Dora Learns Her Way To Giant Eagle

At Giant Eagle

At Giant Eagle with Dora

There’s a Giant Eagle grocery store 1 mile from my house. It’s mostly a straight shot, once you get out of my neighborhood, except for the very end of the route. This is where it gets a bit tricky for a dog, and it’s the place where my previous dog never got it. For that reason, I’ve been very careful to introduce this route well after Dora and I had established our relationship. I also prepared myself better this time for success with the training session.

First, I asked my friend Eve to help me with this project. Before we left the house, I engaged Dora in a short clicker session, while Eve observed in amusement. It is pretty funny to watch a dog get so excited about dinging a bell with her nose and then getting a treat, which in this case was just a piece of kibble. But a kibble out of hand is even more exciting than out of a bowl.

Next we drove to a spot about 2/3 of the way, since Dora already knows that part, and we left the car there. The first part of the new route is to cross the interstate on a bridge. It’s terrifying to me, but a wall prevents Dora from seeing the traffic below us, so she marched on fearlessly. We then have to cross 2 side streets, not a problem, but they need to be observed with a full stop and a wait until I give her the command to cross. Now here comes the first really tricky part. When we turn toward the parking lot, we have to cross 2 islands. In order to execute this route to the door of the store, the dog needs to not wander into the parking lot but to stay on course and take me to each island. I have absolutely no vision, so it is essential for the dog to do this right. On our training session yesterday, I came prepared with treats for each success. Before I asked Dora to guide me to each island, I took Eve’s arm, and I heeled Dora and treated her when we got to each island. Then it was her turn to do the guiding. It took a few tries, because she remembered that once upon a time, we had parked in that section of the parking lot, so she probably was looking for the car. Just a guess, but dogs do remember even one occurrence of an event. After mastering the 2 islands, we strode ahead to the door. Again, I took Eve’s arm, and she led us to the customer service desk, which involved making a wide left turn around a display and then another left turn to the counter. Then, I pulled out the clicker gear, and we practiced targeting that counter. Soon, a little group of onlookers had gathered to watch this process with fascination. No problem. Dora was focused on those kibble treats, and she was determined to please me. Finally, it was time to start from the door and find our way to the counter on our own, with Eve trailing behind my right shoulder. I have to congratulate Eve for not interfering with Dora’s learning process. On this final trip, I suspected that she had gotten distracted and was way off base, but I hung in there with her, and Eve never said a word. In a couple of seconds, Dora zoomed around to the left and came to a screeching halt at the counter. As if it had been planned, there was a cart in the way so she had to take a detour, but she got us there.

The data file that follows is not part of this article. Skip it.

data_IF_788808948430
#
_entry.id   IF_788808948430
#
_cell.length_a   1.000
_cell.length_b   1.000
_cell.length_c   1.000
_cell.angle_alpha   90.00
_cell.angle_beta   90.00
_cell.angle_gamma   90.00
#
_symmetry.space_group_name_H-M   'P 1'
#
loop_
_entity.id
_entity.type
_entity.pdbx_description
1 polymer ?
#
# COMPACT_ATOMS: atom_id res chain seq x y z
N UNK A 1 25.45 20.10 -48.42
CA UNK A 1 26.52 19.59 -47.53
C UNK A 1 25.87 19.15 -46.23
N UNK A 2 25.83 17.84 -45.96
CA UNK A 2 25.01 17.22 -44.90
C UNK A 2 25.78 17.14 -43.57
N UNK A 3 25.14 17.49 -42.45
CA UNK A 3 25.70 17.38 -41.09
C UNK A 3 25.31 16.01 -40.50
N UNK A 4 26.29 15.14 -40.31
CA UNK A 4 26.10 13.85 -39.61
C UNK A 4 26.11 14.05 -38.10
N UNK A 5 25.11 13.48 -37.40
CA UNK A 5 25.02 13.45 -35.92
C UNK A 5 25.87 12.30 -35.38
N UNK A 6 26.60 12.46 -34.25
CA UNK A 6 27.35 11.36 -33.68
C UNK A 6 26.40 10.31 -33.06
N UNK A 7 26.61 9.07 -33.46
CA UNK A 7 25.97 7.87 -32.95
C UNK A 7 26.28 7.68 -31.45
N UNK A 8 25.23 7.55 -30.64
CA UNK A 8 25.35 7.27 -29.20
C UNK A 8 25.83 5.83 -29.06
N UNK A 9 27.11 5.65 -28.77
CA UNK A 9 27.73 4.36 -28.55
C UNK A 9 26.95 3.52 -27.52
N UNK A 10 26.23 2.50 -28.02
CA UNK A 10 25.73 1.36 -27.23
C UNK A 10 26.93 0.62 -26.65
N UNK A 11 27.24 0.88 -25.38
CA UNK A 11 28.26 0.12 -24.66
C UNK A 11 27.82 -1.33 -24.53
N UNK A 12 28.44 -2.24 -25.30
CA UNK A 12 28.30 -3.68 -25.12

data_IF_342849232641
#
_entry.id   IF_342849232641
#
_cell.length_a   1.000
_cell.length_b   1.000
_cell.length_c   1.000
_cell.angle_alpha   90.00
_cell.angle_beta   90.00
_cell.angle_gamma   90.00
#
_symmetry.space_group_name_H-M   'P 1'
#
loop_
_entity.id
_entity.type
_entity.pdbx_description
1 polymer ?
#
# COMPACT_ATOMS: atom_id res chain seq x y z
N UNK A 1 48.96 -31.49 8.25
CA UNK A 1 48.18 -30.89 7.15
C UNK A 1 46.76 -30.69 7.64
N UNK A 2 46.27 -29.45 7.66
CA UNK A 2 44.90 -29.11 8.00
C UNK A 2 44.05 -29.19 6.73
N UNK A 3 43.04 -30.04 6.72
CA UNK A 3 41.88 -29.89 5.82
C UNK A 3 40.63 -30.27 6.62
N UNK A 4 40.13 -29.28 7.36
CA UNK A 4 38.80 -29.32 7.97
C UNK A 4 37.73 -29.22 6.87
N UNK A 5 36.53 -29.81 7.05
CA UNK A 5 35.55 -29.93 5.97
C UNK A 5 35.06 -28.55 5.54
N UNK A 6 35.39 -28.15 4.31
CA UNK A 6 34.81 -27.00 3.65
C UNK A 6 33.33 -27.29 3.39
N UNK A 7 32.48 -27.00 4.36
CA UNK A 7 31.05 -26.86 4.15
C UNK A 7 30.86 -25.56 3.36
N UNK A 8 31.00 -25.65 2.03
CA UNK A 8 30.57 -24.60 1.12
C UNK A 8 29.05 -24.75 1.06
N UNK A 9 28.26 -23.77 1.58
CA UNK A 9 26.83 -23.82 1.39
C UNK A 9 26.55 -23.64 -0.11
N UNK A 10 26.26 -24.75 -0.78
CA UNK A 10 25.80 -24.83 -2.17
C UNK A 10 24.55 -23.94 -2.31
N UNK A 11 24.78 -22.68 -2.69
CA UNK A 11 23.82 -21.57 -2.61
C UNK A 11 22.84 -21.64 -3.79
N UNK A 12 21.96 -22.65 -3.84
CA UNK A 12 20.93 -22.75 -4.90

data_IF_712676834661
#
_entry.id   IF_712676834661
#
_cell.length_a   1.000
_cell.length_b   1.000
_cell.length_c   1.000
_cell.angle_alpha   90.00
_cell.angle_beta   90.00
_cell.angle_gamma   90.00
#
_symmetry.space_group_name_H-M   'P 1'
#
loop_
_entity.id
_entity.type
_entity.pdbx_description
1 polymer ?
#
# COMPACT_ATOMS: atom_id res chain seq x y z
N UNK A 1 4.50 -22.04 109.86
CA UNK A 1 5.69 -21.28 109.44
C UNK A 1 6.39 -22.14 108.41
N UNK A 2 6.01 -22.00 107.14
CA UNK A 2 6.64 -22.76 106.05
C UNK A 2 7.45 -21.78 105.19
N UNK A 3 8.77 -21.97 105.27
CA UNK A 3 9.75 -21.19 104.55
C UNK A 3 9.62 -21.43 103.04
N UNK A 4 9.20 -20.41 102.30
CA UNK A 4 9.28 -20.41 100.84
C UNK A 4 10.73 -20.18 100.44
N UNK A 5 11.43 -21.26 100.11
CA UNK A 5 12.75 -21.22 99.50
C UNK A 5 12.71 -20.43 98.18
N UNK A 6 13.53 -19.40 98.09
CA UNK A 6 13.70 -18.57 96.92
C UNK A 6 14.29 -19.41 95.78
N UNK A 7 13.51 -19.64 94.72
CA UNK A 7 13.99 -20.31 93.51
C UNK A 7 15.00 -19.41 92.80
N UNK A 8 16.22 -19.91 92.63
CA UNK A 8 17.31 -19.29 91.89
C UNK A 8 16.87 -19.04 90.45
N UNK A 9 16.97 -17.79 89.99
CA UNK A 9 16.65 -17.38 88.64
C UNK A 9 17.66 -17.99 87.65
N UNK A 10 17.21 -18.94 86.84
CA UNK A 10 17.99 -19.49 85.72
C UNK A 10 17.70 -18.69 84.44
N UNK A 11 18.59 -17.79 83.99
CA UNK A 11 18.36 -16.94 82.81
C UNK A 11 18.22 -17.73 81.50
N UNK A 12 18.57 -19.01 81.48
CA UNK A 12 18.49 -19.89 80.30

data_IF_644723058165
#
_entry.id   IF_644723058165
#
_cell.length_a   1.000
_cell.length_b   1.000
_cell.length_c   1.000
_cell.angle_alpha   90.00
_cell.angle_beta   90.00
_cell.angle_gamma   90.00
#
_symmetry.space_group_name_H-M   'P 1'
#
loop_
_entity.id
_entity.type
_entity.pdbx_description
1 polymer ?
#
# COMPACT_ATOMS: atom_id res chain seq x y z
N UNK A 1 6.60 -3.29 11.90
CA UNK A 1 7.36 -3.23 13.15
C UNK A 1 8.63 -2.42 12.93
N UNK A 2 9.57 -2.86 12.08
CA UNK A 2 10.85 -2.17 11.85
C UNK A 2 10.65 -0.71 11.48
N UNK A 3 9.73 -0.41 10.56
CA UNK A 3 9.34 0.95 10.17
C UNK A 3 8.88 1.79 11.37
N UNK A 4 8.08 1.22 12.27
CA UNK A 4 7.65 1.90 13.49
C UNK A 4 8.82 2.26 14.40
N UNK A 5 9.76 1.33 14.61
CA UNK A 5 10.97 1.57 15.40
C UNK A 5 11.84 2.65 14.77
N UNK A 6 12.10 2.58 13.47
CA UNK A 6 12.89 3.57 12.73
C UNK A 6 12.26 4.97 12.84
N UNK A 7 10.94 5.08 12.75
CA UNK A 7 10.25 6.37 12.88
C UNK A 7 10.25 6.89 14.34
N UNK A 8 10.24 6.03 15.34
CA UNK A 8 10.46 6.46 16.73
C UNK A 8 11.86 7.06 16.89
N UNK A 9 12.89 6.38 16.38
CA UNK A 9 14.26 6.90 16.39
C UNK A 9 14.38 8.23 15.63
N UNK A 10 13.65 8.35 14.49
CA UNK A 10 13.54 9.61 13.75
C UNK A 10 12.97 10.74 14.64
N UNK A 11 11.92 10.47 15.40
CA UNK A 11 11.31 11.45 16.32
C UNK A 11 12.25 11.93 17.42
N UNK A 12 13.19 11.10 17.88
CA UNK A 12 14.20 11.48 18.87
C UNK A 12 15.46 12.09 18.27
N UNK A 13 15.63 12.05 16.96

The last part of this training trip was to navigate back across the parking lot, crossing both of those islands. Because the first one is a little offset from the sidewalk in front of the store, it’s a little trickier. We have to cross at an angle. Here’s where my shoulders have to be exactly in the right position, before I give her the forward command. After we’ve done this a few times, she’ll do it on her own, but for right now, everything has to be just so, for success. After a few more practice runs, I’ll be able to say, “Let’s go shopping,” and I’ll have to hold on for dear life.